A few weeks before the record’s release Kempner called Paste from New York City, where she’s still planning to move in the fall, even after “a huge rat” scuttled by her café seat right in the middle of this chat. We talked about bodies, friendship and the instability of the music business, among other things. This conversation has been edited for length.

Paste: What was your mindset going into LP3?

Ellen Kempner: I had just come off a bunch of touring, and we toured with some really amazing acts, so I was feeling really inspired. And I was thinking a lot about bodies, which sounds really weird. I mean, I was really hyper aware of my own body, and I was just feeling inspired to write. And the thing that was most on my mind was my relationship to my body and the relationships I’ve noticed people having with their bodies and how destructive that can be and how beautiful it can be.

Has your relationship to your body changed over the past few years?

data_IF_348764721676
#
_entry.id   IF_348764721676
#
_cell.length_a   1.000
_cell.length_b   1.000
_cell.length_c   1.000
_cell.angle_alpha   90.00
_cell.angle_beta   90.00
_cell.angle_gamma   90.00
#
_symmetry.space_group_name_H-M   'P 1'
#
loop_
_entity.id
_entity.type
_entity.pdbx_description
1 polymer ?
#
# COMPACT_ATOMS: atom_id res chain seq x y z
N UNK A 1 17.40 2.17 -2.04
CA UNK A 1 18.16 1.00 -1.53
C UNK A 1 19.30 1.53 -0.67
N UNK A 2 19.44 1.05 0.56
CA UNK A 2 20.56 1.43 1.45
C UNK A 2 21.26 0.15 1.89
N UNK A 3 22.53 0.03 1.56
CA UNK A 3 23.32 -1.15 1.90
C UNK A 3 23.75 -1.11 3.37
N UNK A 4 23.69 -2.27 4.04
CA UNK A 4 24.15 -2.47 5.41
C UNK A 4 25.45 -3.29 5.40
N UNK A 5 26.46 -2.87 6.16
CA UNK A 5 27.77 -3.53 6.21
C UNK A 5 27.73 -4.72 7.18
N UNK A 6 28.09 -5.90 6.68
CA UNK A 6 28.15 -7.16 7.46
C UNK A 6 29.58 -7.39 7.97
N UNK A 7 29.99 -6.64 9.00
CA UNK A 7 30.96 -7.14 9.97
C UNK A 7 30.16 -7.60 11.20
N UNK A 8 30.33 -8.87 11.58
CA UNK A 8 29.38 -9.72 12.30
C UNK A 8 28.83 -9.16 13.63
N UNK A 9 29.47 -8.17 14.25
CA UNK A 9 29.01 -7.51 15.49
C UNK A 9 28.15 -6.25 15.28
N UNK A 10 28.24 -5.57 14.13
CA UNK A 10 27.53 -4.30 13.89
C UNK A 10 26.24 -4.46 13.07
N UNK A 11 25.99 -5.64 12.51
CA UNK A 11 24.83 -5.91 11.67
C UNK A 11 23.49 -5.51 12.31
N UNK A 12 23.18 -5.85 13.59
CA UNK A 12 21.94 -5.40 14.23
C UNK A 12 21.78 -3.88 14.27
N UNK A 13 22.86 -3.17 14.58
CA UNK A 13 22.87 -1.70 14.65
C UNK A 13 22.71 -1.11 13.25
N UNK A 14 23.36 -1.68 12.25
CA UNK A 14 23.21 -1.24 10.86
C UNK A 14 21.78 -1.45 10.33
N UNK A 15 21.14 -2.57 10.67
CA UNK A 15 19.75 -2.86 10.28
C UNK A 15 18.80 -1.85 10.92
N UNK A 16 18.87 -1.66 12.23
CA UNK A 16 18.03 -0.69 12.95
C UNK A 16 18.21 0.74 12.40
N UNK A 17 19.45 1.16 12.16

You know, it’s been a ride. I guess I’m kind of like a bigger person. I’m kind of fat, and after a year of touring, I was feeling a little discouraged about it because there are not very many other big people in indie rock, especially not big women. And so even after feeling inspired and being on the road and even after a lot of really cool shows, I was still feeling very hyper aware of myself and wondering if my body and the way I look was holding me back as an artist and as a performer and just having a lot of really negative thoughts and deciding that I really wanted to work through those.

Why did you guys decide to track the majority of these songs live?

For this record, I was renting a practice space that I was sharing with a wrestling troupe, which was really cool. So it was this windowless room that was also filled with wrestling posters and maps in one corner and my drums and amps in one corner. And so it was a funny place to be writing. But I demoed out all those songs just so I could have an idea of what I wanted things to sound like going into the recording process. Because of all the touring we’d done and how close we’d been—me and Jesse [Weiss], my drummer and Larz [Brogan], my bassist—I decided that it would be really cool to track an album live and have us all go out to Stinson Beach in California, which was, like, the ultimate privilege and the ultimate experience. I wanted my friends to come too, and I wanted us to really capture what playing live feels like instead of just overdubbing a bunch of stuff.